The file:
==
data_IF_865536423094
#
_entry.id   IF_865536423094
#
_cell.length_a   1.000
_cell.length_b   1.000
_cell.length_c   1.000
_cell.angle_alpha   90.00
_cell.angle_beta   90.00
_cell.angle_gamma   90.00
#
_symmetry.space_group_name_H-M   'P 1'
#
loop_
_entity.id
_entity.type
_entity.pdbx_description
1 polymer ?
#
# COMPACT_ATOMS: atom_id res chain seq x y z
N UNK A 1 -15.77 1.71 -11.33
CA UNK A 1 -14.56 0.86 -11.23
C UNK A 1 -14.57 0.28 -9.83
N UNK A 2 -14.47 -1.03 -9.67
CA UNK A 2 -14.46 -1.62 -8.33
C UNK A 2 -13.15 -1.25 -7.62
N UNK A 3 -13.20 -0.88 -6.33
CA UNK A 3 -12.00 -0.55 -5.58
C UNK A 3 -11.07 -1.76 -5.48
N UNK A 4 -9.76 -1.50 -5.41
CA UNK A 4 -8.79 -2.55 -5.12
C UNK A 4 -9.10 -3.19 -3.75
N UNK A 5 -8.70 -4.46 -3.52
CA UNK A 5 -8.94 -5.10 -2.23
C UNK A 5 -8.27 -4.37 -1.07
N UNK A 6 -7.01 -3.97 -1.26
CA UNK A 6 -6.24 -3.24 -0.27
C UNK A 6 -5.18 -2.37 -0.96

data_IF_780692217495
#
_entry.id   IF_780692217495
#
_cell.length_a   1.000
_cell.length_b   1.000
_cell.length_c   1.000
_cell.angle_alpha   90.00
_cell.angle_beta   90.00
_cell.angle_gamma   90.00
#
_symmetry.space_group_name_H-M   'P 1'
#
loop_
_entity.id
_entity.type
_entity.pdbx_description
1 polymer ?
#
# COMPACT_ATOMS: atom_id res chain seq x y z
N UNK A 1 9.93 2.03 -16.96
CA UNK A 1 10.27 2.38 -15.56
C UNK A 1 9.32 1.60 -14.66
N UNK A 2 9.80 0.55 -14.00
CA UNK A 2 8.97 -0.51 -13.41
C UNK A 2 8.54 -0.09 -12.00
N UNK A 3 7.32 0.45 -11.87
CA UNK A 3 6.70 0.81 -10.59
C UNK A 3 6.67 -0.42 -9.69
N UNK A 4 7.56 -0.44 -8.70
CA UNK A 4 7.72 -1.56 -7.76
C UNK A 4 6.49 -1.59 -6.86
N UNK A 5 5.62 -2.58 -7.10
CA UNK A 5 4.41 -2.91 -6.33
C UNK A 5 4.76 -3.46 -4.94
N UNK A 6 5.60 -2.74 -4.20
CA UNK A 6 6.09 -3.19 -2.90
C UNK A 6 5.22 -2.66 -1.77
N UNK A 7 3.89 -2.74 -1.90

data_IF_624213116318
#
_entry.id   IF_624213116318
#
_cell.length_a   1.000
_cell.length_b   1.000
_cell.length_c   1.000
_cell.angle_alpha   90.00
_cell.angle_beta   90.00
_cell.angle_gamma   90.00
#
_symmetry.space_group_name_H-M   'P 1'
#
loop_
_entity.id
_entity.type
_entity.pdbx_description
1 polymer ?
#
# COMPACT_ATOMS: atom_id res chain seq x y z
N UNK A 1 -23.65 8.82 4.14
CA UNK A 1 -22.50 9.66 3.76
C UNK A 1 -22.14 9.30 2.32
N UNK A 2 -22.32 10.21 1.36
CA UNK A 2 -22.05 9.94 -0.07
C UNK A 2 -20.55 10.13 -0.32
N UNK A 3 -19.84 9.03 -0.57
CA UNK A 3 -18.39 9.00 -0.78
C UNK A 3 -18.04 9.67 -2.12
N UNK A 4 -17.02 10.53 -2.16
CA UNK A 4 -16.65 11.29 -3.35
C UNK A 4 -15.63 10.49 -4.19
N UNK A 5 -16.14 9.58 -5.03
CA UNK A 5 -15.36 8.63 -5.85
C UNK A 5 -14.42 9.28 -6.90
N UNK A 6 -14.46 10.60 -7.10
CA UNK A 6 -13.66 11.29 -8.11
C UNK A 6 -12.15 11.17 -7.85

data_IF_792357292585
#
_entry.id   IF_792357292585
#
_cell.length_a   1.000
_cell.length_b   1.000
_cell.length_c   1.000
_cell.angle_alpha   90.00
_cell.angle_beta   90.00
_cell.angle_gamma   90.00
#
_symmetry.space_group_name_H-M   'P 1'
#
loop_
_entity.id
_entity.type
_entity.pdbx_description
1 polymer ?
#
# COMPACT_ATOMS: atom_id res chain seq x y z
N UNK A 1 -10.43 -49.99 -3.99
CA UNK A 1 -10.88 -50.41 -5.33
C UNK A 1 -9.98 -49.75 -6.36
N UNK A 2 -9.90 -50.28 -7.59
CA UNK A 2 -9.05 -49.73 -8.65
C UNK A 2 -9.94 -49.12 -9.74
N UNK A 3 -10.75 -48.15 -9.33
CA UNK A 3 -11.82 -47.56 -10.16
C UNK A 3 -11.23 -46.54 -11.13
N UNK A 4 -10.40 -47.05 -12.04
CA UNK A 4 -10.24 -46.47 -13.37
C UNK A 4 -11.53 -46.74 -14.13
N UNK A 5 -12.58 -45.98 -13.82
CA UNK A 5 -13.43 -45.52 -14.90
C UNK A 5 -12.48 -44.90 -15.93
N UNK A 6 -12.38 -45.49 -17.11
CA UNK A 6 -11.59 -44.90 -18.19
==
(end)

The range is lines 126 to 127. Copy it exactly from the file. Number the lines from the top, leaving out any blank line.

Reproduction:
#
_symmetry.space_group_name_H-M   'P 1'